Cherry’s 10 cents per bottle: update on the Great Lakes water wars

December 15, 2009

As he prepares to run for Governor of Michigan, current Lieutenant Governor John Cherry (Dem) has been campaigning for a 10-cents-per-bottle tax or fee on companies that sell bottled water from Michigan. He estimates it would raise about $118 million a year, enough money to restore the unfunded Michigan Promise scholarship and put $18 million toward programs for protecting wetlands and the Great Lakes. Taxing bottled water companies to fund education and ecology? Sounds good to me.

The biggest and loudest opponent of the idea, so far, is Ice Mountain, a Michigan-based bottled water company owned by the American Water Division of Franco-Swiss giant Nestle. The company is making two moves to protect its privatized grasp on Michigan waters. First, Ice Mountain lawyers and the IBWA (International Bottled Water Association, a trade group) have been arguing that Cherry’s proposed tax is unconstitutional because Michigan’s state constitution prohibits any tax on sales of food products since 1974. Meanwhile, Ice Mountain PR has been hard at work picking at the special wounds of Michigan’s suffering economy with a widely circulated press release claiming that the tax would raise prices for consumers, raise costs for producers, and threaten jobs. In Michigan, heavily deindustrialized, with one of the highest unemployment rates of any U.S. state and a state government struggling financially, Ice Mountain knows that if it cries about increased costs and job loss, people will take notice. Two shrewd moves to protect the privatization of water, indeed.

But the tax is also being criticized by more publicly-minded critics. Some are concerned that it will prevent Michigan citizens from having access to clean water, especially where tap water is considered unsafe and residents rely on bottle water. Others are concerned that taxing water will add fuel to the fire of privatization, making it seem natural and normal that water is a commodity to be sold, rather than a common resource for public use and enjoyment.

Lt. Governor Cherry has responded to these charges in remarkably anti-enclosure terms (see this story on MLive):

Cherry said he knows putting a fee, or tax, on bottled water may be seen by some as turning water into a commodity. But he argues that businesses that draw and bottle groundwater from Michigan have already done that.
“This is a resource owned by all of us in Michigan,” he said. “And so in that context, if someone takes something that’s owned by everybody and sells it at a profit, it just seems to me to be logical that they have some obligation to reimburse those who own it.”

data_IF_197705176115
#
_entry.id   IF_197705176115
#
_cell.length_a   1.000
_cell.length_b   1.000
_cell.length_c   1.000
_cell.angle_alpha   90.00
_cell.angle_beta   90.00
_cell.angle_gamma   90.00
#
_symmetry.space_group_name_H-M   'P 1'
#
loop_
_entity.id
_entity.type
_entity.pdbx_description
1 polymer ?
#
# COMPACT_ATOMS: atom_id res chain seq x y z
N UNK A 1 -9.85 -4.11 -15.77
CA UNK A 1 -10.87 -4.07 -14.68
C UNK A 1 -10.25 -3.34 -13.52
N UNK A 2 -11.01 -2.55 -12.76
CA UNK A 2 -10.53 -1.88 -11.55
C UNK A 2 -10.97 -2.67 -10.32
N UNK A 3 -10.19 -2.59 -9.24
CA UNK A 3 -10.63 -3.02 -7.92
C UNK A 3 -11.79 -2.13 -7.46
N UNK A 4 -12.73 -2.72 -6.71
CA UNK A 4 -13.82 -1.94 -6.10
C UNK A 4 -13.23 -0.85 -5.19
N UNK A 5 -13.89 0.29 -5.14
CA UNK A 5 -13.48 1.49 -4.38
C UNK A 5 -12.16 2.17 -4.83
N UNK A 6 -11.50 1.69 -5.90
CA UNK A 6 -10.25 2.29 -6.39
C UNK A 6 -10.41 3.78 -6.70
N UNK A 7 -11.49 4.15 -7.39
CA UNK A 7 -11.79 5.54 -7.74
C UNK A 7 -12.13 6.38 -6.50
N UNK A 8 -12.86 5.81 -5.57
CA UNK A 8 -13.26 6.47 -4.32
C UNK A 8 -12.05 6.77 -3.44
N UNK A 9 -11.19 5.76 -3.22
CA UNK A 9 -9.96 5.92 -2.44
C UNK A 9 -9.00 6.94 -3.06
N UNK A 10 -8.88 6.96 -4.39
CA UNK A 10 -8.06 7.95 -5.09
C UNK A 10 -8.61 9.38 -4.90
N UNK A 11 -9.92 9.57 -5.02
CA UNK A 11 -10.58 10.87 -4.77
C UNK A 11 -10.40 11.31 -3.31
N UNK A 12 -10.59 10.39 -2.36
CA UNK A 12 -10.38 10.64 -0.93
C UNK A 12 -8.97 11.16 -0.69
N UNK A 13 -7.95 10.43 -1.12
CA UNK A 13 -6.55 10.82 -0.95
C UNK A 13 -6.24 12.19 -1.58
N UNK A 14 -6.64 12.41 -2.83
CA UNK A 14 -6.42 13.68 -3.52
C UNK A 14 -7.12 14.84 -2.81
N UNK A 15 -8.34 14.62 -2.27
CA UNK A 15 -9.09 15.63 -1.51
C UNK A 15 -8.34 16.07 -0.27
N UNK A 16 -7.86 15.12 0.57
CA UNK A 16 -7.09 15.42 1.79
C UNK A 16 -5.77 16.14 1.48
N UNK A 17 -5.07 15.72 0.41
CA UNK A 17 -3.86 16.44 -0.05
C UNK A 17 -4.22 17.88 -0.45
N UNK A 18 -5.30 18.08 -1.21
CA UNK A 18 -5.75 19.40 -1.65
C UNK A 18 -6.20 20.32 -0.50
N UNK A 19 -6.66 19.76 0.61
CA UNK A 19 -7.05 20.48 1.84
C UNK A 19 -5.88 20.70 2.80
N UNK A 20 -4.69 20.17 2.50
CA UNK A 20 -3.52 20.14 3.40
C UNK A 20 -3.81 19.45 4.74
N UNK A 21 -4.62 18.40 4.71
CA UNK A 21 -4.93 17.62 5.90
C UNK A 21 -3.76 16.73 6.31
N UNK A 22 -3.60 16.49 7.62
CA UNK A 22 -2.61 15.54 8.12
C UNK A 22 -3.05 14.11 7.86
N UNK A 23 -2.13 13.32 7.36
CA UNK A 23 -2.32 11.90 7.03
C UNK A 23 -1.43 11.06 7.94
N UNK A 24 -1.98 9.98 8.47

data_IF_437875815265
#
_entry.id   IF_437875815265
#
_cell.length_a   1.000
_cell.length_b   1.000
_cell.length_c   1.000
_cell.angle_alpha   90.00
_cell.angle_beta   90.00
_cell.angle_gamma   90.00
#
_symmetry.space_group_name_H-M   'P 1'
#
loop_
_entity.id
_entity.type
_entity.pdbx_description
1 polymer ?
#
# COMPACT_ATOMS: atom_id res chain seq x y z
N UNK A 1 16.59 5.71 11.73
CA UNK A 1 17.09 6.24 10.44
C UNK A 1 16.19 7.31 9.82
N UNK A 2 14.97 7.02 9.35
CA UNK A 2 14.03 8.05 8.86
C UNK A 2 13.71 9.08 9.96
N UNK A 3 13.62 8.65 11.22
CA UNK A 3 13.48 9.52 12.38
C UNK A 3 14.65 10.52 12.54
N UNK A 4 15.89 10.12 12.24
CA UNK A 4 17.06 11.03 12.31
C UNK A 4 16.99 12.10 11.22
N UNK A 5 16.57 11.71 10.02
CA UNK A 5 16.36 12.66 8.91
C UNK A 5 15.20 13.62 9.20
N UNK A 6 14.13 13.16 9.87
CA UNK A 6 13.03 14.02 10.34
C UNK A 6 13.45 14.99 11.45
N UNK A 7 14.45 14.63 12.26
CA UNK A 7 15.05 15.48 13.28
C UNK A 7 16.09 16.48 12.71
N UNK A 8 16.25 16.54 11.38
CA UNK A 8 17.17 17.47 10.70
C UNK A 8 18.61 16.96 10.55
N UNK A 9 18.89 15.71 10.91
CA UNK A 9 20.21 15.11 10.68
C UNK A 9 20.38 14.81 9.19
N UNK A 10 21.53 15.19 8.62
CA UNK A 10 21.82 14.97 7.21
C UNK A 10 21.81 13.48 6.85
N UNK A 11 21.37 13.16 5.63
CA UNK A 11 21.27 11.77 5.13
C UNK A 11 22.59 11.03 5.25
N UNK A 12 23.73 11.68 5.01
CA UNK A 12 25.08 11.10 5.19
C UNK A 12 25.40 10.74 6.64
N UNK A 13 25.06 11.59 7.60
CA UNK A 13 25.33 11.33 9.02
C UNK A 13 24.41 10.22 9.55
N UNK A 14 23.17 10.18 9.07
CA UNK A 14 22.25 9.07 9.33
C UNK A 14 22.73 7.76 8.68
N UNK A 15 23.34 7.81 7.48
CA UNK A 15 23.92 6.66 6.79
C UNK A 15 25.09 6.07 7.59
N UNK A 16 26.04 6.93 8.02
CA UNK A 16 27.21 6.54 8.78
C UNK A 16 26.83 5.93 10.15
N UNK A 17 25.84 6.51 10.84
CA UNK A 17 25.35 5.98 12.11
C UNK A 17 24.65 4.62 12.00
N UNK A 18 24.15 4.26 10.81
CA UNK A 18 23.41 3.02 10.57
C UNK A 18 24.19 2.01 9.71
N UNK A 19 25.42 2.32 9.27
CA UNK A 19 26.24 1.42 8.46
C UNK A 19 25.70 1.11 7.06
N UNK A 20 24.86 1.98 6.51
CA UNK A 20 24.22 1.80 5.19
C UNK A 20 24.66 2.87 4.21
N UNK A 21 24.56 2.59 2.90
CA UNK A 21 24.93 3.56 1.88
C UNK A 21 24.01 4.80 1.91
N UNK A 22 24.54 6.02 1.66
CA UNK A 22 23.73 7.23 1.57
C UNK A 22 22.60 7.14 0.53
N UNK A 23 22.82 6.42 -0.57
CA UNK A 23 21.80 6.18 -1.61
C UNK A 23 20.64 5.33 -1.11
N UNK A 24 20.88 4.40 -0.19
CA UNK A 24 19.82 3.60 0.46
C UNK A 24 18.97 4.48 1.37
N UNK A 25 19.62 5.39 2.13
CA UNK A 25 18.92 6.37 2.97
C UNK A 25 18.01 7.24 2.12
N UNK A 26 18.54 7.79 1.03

He said the Legislature has decided to let bottlers extract Michigan’s water without paying a fee, which encourages the use and sale of the state’s water.
“If you want to discourage it, you claim what’s rightfully yours — and that’s a portion of the money,” he said.
Cherry said he supports closing a loophole in the Great Lakes compact which allows shipment of Great Lakes water outside the basin as long as it’s in containers of less than 5.7 gallons.

Cherry’s argument that water is a public resource is refreshing and remarkable in these times when water is increasingly scarce, increasingly polluted, and increasingly captured and commodified by large corporations like Ice Mountain/Nestle. But Cherry’s campaign also needs to be kept in context: it is just another move in a long-standing battle for the water of the Great Lakes.

Peter Annin wrote his award-winning 2006 book The Great Lakes Water Wars (see his website here) to show how and why the region has become the target of such vicious water wars in the last several decades: the lakes hold 18% of the world’s surface fresh water (not including underground aquifers). Amidst a global water crisis, it is no wonder that corporations are working to snatch up this water, while locals fight to protect it. Questions of ownership and jurisdiction are difficult in the great lakes basin, however, which spans 7 U.S. states (Minnesota, Wisconsin, Illinois, Indiana, Ohio, Pennsylvania and New York) and sits astride the U.S.-Canadian border. Thus, on top of questions about whether water can and/or should be publicly or privately owned, there are questions here about which states, provinces and nations have claim to the waters as public property.